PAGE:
Imagine you were part of a book club that sought to expose members to new authors. Each iteration, you'd be handed a title, and you'd dive into it with no knowledge of the writer's background or their other body of work. Consider a book that the club circulates that captures you as a reader. You might even seek out other titles they've written, really becoming an appreciated or admired author.
Now at some later point, you find out that this author has social, political, or moral views that completely differ from your own -- possibly even to an offensive degree. Perhaps they've done something you consider reprehensible, or even criminal. Can you still appreciate their writing? Can you continue to seek out their books, effectively giving them your money to acquire their stories, knowing the type of person they are?
While this is a single, rather escalated hypothetical scenario, it's my no means unusual or even uncommon, particularly if you also include television, film, music, or any art form. So is there a line to be drawn, and if so, where?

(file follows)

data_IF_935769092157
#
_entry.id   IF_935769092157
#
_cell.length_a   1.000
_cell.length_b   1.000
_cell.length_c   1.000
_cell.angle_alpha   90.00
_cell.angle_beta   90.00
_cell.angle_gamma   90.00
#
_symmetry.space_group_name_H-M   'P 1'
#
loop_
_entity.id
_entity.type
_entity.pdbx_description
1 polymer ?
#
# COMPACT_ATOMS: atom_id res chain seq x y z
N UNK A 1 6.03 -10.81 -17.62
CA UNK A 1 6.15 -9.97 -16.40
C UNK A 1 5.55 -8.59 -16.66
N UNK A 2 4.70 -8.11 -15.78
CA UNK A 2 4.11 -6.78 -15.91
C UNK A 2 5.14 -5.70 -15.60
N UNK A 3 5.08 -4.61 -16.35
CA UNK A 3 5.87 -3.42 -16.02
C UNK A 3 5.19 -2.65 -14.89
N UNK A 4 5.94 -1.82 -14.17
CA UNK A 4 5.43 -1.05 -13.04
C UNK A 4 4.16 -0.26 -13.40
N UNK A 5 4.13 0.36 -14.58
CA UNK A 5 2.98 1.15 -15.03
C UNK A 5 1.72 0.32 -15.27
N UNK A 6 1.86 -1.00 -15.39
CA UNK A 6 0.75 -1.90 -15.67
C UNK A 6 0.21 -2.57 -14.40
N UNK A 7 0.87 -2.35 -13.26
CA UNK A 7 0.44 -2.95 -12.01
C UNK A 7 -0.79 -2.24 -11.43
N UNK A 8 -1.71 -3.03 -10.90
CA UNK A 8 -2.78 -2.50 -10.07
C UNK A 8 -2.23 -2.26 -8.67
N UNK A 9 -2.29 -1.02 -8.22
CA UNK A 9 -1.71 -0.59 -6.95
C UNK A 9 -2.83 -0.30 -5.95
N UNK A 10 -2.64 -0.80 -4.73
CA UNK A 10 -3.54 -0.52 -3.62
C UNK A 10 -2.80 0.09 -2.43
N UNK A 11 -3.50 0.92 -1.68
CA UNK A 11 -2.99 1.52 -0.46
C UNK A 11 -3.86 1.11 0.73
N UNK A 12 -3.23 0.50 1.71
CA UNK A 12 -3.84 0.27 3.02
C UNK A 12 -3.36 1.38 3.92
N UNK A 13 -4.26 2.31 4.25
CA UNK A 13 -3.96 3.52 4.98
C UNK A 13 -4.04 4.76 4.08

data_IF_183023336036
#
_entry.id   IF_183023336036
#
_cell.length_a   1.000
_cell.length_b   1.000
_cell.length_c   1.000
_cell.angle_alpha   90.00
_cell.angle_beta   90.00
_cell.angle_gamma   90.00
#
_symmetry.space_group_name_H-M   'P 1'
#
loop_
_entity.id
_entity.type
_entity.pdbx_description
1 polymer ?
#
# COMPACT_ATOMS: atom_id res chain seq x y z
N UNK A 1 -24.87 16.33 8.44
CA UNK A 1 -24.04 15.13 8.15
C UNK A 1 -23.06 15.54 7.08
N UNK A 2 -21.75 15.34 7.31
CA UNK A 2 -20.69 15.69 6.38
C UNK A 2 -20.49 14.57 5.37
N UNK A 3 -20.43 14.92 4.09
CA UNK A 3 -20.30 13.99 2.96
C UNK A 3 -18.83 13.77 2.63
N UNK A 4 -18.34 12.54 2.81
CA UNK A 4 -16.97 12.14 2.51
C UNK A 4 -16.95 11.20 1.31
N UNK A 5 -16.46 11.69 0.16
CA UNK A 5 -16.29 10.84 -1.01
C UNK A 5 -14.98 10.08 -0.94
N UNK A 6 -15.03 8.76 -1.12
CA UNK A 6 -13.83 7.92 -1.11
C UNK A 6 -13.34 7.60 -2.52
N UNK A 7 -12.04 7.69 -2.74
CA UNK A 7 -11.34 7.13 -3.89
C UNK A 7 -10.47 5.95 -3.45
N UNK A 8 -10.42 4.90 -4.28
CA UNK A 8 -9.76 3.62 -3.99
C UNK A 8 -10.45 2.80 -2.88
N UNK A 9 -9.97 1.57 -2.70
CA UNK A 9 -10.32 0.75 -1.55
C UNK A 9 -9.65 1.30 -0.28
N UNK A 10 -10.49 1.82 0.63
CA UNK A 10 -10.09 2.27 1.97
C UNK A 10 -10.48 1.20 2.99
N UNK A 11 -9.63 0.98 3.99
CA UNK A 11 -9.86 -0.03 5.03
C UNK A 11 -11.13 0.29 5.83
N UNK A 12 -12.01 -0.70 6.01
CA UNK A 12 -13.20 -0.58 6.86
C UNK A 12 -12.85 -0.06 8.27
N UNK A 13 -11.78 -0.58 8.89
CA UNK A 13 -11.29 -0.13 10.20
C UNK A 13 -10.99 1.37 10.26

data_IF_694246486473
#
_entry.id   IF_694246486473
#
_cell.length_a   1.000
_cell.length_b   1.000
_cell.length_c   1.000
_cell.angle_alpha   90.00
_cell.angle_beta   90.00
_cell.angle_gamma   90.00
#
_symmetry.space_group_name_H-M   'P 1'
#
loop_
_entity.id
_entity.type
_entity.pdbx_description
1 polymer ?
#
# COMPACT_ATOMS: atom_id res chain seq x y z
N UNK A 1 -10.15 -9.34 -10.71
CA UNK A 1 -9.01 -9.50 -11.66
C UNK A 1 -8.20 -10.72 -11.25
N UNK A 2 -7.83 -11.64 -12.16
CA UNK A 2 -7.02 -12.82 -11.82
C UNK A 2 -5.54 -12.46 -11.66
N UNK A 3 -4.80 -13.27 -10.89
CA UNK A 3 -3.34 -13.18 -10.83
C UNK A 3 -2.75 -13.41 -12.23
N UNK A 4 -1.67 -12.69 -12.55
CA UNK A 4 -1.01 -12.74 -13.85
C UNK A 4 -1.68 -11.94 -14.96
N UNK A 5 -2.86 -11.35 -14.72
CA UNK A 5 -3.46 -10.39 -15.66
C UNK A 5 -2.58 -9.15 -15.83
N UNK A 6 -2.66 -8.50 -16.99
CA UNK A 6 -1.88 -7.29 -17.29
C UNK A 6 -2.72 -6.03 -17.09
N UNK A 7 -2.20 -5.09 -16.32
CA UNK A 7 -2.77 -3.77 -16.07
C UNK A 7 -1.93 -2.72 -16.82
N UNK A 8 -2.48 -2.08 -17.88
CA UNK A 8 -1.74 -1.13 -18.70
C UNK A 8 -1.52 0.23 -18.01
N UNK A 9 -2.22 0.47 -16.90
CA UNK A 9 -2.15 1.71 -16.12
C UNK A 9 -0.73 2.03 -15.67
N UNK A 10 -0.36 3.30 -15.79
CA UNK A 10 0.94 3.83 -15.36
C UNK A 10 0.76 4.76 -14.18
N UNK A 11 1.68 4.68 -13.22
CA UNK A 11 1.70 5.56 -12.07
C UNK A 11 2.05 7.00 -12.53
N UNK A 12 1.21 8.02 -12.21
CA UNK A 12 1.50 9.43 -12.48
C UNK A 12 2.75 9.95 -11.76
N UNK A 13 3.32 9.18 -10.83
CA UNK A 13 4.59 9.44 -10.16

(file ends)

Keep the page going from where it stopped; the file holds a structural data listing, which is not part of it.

From the ubiquitous appeal of the Harry Potter series, to the rocketing career trajectories of authors like Rick Riordan, Kate DiCamillo and John Green, we are at a point in popular culture where the stories and series that would categorically be branded as "young adult" fiction are more widely known and discussed among all age groups that are the more conventional "adult" titles.
Is this because of some simplification of the average reader's efforts? Is there some surreptitious effort by the publishing industry to market to two demographics with a single genre of literature? Or is the zeitgeist of the present-day reader attuned to these youth-labeled titles and tales for less conspiratorial, more wholly appreciative reasons?
Joined this week by librarian, book reviewer and technology integrator Joy Piedmont, we look at "young adult" literature as an isolated category, and why its appeal transcends this target audience.